5 pros and cons of investing in annuities

Make money last: How to buy a pension
By Jean Chatzky

At face value, annuities offer a solid deal: guaranteed income for life. But they are not the most straightforward of products.

Annuities can be a cash cow for insurance companies and the people who sell them -- making it important for you to understand them and trust your source of information.

There may be less costly ways to reach the same outcome with another investing tool. As with any big investment, discuss what is right for you with a trusted adviser who knows your complete financial picture.

Beyond sheer complexity, annuities have certain characteristics.

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Mortality credits

Annuities are insurance against outliving your money, and the reason they make sense for some people is the mortality credits.

Mortality credits should be regarded as a threshold investment return that is required to beat the income from the annuity, wrote Moshe Milevsky, associate professor of finance at York University in Toronto.

It's complex stuff, but here's a simple explanation: Imagine that 10 people at age 75 all invest $1,000 at 5 percent interest.

Collectively they put in $10,000 and receive $500 interest. Everyone gets back their $1,000 plus $50.

"Now say only the people at the end of the period who are alive will share in the proceeds. At the end we know there will be $10,500 but we assume only nine people will be alive," says Larry Swedroe, principal and director of research at Buckingham Asset Management in St. Louis.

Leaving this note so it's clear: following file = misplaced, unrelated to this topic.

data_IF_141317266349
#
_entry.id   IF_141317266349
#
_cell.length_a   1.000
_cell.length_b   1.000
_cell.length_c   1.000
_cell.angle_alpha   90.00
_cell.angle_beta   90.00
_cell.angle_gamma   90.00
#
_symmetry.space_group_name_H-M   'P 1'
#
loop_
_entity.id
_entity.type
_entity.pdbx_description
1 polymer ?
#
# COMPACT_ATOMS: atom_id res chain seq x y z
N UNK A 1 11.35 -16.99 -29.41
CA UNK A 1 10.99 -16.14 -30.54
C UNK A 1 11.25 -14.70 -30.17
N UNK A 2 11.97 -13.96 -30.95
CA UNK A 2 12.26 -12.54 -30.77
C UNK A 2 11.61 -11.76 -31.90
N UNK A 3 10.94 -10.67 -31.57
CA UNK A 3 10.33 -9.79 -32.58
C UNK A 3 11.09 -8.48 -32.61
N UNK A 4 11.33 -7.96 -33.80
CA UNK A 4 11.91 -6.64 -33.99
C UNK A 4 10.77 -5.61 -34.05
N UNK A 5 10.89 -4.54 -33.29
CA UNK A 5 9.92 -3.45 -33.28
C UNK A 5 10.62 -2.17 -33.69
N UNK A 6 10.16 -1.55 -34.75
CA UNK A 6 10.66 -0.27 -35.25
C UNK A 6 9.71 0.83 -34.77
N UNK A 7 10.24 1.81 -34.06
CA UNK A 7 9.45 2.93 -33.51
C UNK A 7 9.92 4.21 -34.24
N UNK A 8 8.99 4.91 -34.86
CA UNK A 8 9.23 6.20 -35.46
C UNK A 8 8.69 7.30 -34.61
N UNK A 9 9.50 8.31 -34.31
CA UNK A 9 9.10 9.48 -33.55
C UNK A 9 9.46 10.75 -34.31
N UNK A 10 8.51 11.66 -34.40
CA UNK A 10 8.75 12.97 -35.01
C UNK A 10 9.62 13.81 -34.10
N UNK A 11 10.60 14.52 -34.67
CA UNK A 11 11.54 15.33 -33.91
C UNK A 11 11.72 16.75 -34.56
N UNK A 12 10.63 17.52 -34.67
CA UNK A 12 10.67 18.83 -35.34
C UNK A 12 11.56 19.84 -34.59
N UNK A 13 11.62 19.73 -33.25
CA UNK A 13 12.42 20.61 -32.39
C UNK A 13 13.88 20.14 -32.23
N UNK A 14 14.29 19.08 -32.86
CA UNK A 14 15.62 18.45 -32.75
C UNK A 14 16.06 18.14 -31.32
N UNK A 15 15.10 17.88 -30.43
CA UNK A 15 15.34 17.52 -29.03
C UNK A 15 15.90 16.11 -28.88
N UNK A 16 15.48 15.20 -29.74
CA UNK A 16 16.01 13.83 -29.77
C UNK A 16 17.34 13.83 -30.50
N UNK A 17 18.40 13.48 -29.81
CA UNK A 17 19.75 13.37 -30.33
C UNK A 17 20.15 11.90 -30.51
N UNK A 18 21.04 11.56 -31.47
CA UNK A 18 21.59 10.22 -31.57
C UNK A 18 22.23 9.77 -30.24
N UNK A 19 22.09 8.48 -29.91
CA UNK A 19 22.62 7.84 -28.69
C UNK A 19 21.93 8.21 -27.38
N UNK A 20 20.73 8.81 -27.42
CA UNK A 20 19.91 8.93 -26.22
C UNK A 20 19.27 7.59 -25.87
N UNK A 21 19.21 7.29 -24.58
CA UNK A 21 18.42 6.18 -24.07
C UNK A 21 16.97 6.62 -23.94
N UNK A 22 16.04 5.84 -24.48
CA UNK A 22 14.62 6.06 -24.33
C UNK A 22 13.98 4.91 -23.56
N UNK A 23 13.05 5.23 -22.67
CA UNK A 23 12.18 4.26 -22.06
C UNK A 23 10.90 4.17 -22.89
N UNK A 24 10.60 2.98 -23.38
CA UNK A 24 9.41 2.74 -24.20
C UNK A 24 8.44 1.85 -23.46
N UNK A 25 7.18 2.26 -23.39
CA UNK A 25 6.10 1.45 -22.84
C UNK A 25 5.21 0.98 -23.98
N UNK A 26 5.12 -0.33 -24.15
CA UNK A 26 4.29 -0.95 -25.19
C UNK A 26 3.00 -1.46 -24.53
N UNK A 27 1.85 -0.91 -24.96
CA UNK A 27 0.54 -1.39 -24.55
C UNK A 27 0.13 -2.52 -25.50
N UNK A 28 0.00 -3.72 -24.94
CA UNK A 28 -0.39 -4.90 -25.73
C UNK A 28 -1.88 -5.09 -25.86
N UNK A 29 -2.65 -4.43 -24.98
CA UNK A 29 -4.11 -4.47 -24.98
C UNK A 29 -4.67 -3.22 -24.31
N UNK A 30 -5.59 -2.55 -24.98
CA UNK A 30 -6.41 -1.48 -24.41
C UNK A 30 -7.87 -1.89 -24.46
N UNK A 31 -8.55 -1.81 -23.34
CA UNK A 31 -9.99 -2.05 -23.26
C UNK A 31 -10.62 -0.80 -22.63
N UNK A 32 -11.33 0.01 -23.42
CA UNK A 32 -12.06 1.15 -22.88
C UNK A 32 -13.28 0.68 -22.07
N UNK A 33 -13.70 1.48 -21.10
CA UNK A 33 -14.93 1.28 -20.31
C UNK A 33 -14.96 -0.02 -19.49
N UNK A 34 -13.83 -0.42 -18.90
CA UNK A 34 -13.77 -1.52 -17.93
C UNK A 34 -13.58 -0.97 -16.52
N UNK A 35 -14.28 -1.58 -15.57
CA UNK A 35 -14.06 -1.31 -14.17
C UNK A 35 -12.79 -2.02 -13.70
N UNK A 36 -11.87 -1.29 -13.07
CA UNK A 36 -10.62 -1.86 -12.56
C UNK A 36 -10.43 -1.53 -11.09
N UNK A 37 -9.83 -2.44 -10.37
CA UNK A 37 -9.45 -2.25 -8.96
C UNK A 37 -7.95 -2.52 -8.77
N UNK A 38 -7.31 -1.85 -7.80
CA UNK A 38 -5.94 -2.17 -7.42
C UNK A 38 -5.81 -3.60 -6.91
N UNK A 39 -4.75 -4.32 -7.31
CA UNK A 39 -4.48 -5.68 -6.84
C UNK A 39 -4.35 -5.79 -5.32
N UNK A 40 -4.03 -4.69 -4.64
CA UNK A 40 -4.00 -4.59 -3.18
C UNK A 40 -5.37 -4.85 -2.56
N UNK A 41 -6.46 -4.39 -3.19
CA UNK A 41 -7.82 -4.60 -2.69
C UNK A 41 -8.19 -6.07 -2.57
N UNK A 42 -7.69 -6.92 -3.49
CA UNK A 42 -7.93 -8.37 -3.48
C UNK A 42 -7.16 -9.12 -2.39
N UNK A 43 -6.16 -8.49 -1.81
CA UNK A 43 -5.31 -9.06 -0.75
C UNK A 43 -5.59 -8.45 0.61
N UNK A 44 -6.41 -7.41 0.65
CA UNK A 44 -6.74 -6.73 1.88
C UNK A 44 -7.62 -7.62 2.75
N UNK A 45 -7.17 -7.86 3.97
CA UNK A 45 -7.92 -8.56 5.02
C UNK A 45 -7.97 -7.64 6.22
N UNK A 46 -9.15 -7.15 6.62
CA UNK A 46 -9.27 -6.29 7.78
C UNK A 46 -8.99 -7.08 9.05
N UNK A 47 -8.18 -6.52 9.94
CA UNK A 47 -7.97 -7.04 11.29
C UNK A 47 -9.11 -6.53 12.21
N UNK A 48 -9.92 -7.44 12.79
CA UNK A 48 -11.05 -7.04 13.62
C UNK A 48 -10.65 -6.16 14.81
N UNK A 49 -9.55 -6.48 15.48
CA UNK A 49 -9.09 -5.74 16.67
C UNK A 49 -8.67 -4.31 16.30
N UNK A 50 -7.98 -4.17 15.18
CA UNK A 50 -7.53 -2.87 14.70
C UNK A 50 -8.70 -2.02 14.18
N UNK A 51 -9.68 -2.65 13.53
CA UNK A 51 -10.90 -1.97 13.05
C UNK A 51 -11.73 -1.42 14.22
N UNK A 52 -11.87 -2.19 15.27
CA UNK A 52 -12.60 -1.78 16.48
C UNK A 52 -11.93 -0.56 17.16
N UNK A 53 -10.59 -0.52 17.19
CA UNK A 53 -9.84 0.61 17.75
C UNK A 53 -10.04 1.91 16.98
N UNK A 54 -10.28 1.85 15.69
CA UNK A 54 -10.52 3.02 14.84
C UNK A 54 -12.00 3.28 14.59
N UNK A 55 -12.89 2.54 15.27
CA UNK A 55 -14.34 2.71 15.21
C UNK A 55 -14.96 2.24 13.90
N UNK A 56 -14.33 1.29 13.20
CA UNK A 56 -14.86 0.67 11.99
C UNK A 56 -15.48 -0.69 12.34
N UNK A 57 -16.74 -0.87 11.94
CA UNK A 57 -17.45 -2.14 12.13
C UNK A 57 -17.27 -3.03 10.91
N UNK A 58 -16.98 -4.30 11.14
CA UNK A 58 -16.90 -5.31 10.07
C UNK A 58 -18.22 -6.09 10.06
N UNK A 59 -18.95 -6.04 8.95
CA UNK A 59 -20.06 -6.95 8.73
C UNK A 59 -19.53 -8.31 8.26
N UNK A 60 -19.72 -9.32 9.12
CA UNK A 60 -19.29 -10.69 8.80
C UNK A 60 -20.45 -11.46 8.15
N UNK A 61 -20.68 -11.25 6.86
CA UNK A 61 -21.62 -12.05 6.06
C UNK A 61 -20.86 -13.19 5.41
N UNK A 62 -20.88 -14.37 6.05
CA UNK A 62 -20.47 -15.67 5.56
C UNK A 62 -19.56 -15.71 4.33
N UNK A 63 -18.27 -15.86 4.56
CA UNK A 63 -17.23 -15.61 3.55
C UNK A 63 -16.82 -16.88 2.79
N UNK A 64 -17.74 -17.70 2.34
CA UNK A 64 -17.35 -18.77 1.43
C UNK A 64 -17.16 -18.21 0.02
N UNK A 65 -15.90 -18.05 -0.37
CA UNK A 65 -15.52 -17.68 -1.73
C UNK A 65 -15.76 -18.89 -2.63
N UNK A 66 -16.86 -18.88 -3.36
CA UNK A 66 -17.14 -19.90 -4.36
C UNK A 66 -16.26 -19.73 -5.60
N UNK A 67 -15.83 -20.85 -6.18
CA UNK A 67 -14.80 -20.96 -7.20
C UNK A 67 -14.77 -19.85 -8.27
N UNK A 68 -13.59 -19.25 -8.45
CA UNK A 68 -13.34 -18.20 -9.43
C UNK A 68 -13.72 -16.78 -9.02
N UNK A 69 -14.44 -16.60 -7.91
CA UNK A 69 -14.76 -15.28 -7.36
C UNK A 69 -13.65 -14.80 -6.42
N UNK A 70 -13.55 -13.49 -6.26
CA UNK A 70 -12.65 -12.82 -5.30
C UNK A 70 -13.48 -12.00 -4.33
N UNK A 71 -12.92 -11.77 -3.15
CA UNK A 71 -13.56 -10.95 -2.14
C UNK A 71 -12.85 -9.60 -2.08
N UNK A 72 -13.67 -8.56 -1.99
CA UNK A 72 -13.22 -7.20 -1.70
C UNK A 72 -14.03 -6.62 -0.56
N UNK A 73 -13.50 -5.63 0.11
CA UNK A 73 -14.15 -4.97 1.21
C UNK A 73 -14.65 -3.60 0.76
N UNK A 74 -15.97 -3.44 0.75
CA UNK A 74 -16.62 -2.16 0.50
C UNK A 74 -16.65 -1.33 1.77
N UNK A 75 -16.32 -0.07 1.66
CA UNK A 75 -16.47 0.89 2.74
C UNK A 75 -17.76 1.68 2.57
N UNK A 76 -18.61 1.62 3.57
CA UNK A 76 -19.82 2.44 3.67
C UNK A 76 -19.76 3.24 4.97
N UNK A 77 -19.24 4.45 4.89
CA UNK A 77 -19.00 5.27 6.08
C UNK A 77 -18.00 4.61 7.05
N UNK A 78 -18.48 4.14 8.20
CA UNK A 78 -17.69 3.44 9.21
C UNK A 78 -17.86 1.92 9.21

"If there were nine people left and no insurance company involved, each person will collect $1,167 so the return jumps to almost 17 percent," he says.

The difference between 5 percent and 17 percent -- 12 percent -- is the mortality credit.

The older you get, the larger the mortality credits get. By buying an annuity that pays income for life, you're betting that you will live longer than the average person who buys an annuity.

Bottom line: For many people, it won't really pay to buy an annuity until their mid-70s.


Though deferred annuities allow you to put off paying taxes, they don't eliminate taxes altogether.

The capital gains tax rate is zero percent for the two lowest tax brackets and 15 percent for almost everyone else. A 20 percent tax rate on net capital gain applies to the extent that a taxpayer’s taxable income exceeds the thresholds set for the 39.6 percent ordinary tax rate. There are a few exceptions, including net capital gains from selling collectibles, which are taxed at 28 percent. That's still lower than some ordinary income tax rates, which go as high as 39.6 percent.

That means long-term gains on most investments that you sell in a taxable account are taxed at lower rates.

But withdrawals from annuities get a different tax treatment than regular investments.

In a deferred annuity, "If I'm in the first period, the accumulation period, and I pull money out, it's LIFO -- last in, first out. So what I'm withdrawing first is interest. So it's 100 percent taxable income: no capital gains rate, no preferred dividend rate," says Mark LaSpisa, a certified financial planner with Vermillion Financial Advisors in South Barrington, Illinois.

After annuitization, the income investors receive is taxed slightly differently. Part of the payment is considered return of principal, so it is untaxed.

As for the earnings: "Part will be considered income and part will be considered capital gains," says LaSpisa.


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